Oct. 1 2003
Washington, D.C. — This afternoon, Senator Edward Kennedy (D-MA) received a one-page proposal that was described as a final offer regarding proposed legislation to grant the U.S. Food and Drug Administration (FDA) authority to regulate tobacco products. Our public health organizations oppose this proposal because it would result in weak legislation that does not protect the public health. In the past several weeks, we have made concessions and proposed compromises in an attempt to resolve the outstanding issues, but this offer does not address the concerns that we have raised in any significant way. Should this proposal be put to a vote, we would be forced to oppose it and urge all Senators to vote against it.
Based on today's proposal, the legislation would contain significant loopholes that would allow the tobacco industry to tie the hands of the FDA when it tried to require changes in tobacco products to reduce the tremendous harm they cause. A weak bill is worse than no bill because it would create the illusion that the American people are protected.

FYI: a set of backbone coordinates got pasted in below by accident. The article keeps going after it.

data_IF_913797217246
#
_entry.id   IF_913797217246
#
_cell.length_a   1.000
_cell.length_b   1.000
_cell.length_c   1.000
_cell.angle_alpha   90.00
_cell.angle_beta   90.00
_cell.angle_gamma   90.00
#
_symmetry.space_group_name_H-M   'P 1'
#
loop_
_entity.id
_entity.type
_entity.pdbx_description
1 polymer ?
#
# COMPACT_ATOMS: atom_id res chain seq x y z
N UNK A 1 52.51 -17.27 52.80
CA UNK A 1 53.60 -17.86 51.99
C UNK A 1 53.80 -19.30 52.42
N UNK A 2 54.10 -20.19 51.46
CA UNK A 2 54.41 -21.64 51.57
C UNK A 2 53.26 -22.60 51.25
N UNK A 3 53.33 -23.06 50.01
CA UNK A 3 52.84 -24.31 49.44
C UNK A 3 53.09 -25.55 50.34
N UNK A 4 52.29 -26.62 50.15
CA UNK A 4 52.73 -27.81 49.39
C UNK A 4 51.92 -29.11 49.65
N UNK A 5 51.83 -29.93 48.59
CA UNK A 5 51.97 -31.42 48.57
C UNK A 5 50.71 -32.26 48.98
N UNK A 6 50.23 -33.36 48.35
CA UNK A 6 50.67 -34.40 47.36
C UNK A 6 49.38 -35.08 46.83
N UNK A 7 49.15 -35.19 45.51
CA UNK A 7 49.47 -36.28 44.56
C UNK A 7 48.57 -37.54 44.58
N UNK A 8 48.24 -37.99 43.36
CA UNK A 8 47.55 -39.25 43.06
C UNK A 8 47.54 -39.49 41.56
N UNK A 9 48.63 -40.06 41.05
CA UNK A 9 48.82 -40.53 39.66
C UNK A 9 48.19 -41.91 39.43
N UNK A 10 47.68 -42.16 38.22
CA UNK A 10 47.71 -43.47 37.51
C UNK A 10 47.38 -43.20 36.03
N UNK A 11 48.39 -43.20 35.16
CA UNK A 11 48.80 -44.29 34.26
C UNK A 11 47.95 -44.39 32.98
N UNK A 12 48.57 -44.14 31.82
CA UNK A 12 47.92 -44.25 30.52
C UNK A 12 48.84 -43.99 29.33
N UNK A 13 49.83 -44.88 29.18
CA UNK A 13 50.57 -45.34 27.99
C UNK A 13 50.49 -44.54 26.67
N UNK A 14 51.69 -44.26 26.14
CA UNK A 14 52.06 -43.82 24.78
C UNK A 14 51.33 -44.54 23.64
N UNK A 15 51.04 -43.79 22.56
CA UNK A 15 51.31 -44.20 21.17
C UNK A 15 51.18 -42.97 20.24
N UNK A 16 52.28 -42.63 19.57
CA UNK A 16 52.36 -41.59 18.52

The latest proposal greatly diminishes the chances of taking advantage of an historic opportunity both to help tobacco farmers and promote the public health. Tobacco remains one of the nation's least regulated and most harmful consumer products. Enactment of strong FDA legislation is perhaps the most important action this Congress can take to protect the nation's public health. It is regrettable that this opportunity may now be lost.
As we have made clear in the past, the public health community stands ready to support legislation that grants the Food and Drug Administration truly meaningful authority over tobacco products. This is what the American public wants, and what they expect.